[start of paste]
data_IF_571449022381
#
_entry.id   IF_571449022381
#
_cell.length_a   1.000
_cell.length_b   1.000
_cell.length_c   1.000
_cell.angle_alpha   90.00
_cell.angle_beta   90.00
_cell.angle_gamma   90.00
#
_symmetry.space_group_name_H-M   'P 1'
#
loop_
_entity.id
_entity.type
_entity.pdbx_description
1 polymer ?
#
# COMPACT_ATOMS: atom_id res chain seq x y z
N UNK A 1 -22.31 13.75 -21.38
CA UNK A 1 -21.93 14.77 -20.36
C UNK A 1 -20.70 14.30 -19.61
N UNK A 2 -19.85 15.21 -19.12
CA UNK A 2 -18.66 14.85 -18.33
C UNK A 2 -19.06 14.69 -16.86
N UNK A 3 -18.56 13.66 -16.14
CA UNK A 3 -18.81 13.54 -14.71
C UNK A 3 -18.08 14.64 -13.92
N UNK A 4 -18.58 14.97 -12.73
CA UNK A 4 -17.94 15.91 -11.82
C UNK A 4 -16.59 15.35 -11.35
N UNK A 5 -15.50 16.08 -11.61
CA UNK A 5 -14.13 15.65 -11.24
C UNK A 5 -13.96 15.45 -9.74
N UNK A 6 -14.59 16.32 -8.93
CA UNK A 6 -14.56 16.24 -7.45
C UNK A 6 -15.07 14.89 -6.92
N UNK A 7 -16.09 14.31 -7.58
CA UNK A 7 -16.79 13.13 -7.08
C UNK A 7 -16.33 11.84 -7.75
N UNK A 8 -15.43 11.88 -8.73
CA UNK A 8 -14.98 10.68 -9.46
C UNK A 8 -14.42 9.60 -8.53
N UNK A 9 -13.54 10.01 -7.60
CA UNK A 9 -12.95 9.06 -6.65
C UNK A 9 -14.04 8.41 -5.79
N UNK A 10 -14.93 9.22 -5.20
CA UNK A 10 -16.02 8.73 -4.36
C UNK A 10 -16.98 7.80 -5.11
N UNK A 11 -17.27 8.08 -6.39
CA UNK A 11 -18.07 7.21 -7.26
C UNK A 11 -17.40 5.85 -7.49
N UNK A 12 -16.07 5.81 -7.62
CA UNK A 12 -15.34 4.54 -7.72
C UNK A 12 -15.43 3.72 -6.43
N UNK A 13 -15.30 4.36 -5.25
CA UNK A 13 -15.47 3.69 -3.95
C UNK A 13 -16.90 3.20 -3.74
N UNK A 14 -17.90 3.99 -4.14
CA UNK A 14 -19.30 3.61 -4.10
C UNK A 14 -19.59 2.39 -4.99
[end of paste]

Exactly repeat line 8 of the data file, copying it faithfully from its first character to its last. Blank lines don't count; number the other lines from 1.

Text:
_cell.angle_alpha   90.00